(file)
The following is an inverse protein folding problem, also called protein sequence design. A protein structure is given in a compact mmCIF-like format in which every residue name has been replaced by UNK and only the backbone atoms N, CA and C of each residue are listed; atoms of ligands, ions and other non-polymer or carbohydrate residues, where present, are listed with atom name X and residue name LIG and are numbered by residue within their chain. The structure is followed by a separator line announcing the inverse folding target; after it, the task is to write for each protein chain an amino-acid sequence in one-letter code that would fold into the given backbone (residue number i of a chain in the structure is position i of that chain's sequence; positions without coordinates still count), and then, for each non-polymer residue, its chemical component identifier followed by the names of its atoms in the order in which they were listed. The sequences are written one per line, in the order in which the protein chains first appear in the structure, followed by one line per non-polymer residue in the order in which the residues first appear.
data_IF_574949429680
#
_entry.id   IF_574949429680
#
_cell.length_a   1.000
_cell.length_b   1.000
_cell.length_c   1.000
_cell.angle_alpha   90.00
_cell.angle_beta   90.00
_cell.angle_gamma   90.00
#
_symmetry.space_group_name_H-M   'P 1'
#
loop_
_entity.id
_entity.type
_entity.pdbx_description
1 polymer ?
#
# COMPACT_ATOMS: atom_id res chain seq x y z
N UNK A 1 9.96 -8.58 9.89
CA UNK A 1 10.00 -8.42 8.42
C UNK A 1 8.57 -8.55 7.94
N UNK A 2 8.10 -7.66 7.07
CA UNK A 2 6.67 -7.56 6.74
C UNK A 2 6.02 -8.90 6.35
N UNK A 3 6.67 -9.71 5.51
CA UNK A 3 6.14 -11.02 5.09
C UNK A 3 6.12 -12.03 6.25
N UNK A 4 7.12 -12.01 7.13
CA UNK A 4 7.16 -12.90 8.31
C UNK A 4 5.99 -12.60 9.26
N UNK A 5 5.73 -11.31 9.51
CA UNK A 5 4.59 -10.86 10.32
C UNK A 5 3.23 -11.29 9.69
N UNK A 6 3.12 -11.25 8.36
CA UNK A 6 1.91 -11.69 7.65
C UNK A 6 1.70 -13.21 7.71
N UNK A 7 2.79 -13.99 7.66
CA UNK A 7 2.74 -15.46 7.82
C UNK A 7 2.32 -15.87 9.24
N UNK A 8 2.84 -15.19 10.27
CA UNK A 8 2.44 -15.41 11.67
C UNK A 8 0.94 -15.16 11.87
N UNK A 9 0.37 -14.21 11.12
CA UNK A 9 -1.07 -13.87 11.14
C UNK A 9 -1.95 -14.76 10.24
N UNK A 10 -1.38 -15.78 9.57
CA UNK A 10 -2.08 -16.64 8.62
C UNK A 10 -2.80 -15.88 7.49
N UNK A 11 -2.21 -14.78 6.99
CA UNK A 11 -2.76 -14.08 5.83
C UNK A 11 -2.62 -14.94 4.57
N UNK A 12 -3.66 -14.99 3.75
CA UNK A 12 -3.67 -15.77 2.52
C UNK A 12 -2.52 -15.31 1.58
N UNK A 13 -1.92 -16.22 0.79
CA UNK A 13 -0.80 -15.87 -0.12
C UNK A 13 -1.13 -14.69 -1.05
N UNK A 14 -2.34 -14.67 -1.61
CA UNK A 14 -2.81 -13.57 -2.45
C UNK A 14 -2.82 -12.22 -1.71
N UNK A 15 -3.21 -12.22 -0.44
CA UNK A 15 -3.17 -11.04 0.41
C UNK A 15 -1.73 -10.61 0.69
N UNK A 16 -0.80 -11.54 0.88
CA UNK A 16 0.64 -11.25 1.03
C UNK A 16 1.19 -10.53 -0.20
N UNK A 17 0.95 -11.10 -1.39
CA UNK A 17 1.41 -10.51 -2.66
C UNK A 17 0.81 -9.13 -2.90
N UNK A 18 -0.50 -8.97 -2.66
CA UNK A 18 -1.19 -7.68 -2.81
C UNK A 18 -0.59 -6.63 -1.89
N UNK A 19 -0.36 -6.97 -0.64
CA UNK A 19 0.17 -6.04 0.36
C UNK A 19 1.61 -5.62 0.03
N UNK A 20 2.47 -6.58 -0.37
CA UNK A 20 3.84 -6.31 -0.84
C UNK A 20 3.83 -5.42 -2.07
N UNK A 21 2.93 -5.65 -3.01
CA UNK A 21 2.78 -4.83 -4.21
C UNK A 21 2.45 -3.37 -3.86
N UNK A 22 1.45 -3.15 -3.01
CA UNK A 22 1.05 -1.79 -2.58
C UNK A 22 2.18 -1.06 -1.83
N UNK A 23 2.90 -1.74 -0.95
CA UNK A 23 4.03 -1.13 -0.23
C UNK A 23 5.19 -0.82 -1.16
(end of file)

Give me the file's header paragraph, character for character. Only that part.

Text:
The following is an inverse protein folding problem, also called protein sequence design. A protein structure is given in a compact mmCIF-like format in which every residue name has been replaced by UNK and only the backbone atoms N, CA and C of each residue are listed; atoms of ligands, ions and other non-polymer or carbohydrate residues, where present, are listed with atom name X and residue name LIG and are numbered by residue within their chain. The structure is followed by a separator line announcing the inverse folding target; after it, the task is to write for each protein chain an amino-acid sequence in one-letter code that would fold into the given backbone (residue number i of a chain in the structure is position i of that chain's sequence; positions without coordinates still count), and then, for each non-polymer residue, its chemical component identifier followed by the names of its atoms in the order in which they were listed. The sequences are written one per line, in the order in which the protein chains first appear in the structure, followed by one line per non-polymer residue in the order in which the residues first appear.